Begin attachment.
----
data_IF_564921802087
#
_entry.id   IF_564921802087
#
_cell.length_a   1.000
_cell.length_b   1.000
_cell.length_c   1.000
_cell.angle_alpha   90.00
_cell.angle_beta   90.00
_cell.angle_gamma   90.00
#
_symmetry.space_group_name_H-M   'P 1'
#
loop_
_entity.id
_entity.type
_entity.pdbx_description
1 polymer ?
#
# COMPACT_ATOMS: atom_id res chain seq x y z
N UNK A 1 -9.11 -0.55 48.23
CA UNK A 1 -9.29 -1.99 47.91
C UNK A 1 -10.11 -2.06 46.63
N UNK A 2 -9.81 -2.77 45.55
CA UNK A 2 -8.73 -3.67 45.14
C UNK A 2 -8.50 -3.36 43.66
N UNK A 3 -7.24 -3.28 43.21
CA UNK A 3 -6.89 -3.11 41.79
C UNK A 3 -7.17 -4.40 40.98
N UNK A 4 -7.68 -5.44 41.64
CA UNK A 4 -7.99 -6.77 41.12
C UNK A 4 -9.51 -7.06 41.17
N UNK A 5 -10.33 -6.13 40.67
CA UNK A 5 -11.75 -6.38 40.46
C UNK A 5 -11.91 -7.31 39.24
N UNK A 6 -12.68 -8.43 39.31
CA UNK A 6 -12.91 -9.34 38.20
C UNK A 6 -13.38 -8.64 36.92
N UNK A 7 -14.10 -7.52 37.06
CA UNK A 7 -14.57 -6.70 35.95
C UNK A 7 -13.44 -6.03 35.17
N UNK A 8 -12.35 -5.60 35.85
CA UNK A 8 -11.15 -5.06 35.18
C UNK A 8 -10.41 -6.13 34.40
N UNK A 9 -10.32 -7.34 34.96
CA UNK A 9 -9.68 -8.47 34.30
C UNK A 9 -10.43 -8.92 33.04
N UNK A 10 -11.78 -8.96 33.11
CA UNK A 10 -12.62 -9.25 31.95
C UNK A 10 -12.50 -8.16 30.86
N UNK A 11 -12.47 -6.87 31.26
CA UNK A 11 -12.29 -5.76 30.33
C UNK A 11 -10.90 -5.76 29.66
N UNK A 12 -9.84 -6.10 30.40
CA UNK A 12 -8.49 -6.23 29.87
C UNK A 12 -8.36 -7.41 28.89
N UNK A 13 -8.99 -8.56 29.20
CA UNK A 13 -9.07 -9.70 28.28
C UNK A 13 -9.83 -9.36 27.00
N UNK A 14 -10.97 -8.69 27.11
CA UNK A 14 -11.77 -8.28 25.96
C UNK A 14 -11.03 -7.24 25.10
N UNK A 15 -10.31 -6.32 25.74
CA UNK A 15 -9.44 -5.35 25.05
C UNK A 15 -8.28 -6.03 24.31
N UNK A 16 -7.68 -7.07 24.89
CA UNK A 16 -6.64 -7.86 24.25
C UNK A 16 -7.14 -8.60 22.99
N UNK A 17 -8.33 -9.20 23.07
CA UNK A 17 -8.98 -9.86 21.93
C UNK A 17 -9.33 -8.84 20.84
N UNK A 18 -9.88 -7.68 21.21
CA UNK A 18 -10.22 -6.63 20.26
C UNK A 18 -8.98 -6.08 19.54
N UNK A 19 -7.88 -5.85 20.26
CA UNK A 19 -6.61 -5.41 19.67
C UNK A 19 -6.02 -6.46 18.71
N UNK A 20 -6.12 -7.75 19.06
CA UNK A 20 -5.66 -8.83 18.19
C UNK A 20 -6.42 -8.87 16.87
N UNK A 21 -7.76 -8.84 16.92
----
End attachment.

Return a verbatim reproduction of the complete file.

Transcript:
data_IF_564921802087
#
_entry.id   IF_564921802087
#
_cell.length_a   1.000
_cell.length_b   1.000
_cell.length_c   1.000
_cell.angle_alpha   90.00
_cell.angle_beta   90.00
_cell.angle_gamma   90.00
#
_symmetry.space_group_name_H-M   'P 1'
#
loop_
_entity.id
_entity.type
_entity.pdbx_description
1 polymer ?
#
# COMPACT_ATOMS: atom_id res chain seq x y z
N UNK A 1 -9.11 -0.55 48.23
CA UNK A 1 -9.29 -1.99 47.91
C UNK A 1 -10.11 -2.06 46.63
N UNK A 2 -9.81 -2.77 45.55
CA UNK A 2 -8.73 -3.67 45.14
C UNK A 2 -8.50 -3.36 43.66
N UNK A 3 -7.24 -3.28 43.21
CA UNK A 3 -6.89 -3.11 41.79
C UNK A 3 -7.17 -4.40 40.98
N UNK A 4 -7.68 -5.44 41.64
CA UNK A 4 -7.99 -6.77 41.12
C UNK A 4 -9.51 -7.06 41.17
N UNK A 5 -10.33 -6.13 40.67
CA UNK A 5 -11.75 -6.38 40.46
C UNK A 5 -11.91 -7.31 39.24
N UNK A 6 -12.68 -8.43 39.31
CA UNK A 6 -12.91 -9.34 38.20
C UNK A 6 -13.38 -8.64 36.92
N UNK A 7 -14.10 -7.52 37.06
CA UNK A 7 -14.57 -6.70 35.95
C UNK A 7 -13.44 -6.03 35.17
N UNK A 8 -12.35 -5.60 35.85
CA UNK A 8 -11.15 -5.06 35.18
C UNK A 8 -10.41 -6.13 34.40
N UNK A 9 -10.32 -7.34 34.96
CA UNK A 9 -9.68 -8.47 34.30
C UNK A 9 -10.43 -8.92 33.04
N UNK A 10 -11.78 -8.96 33.11
CA UNK A 10 -12.62 -9.25 31.95
C UNK A 10 -12.50 -8.16 30.86
N UNK A 11 -12.47 -6.87 31.26
CA UNK A 11 -12.29 -5.76 30.33
C UNK A 11 -10.90 -5.76 29.66
N UNK A 12 -9.84 -6.10 30.40
CA UNK A 12 -8.49 -6.23 29.87
C UNK A 12 -8.36 -7.41 28.89
N UNK A 13 -8.99 -8.56 29.20
CA UNK A 13 -9.07 -9.70 28.28
C UNK A 13 -9.83 -9.36 27.00
N UNK A 14 -10.97 -8.69 27.11
CA UNK A 14 -11.77 -8.28 25.96
C UNK A 14 -11.03 -7.24 25.10
N UNK A 15 -10.31 -6.32 25.74
CA UNK A 15 -9.44 -5.35 25.05
C UNK A 15 -8.28 -6.03 24.31
N UNK A 16 -7.68 -7.07 24.89
CA UNK A 16 -6.64 -7.86 24.25
C UNK A 16 -7.14 -8.60 22.99
N UNK A 17 -8.33 -9.20 23.07
CA UNK A 17 -8.98 -9.86 21.93
C UNK A 17 -9.33 -8.84 20.84
N UNK A 18 -9.88 -7.68 21.21
CA UNK A 18 -10.22 -6.63 20.26
C UNK A 18 -8.98 -6.08 19.54
N UNK A 19 -7.88 -5.85 20.26
CA UNK A 19 -6.61 -5.41 19.67
C UNK A 19 -6.02 -6.46 18.71
N UNK A 20 -6.12 -7.75 19.06
CA UNK A 20 -5.66 -8.83 18.19
C UNK A 20 -6.42 -8.87 16.87
N UNK A 21 -7.76 -8.84 16.92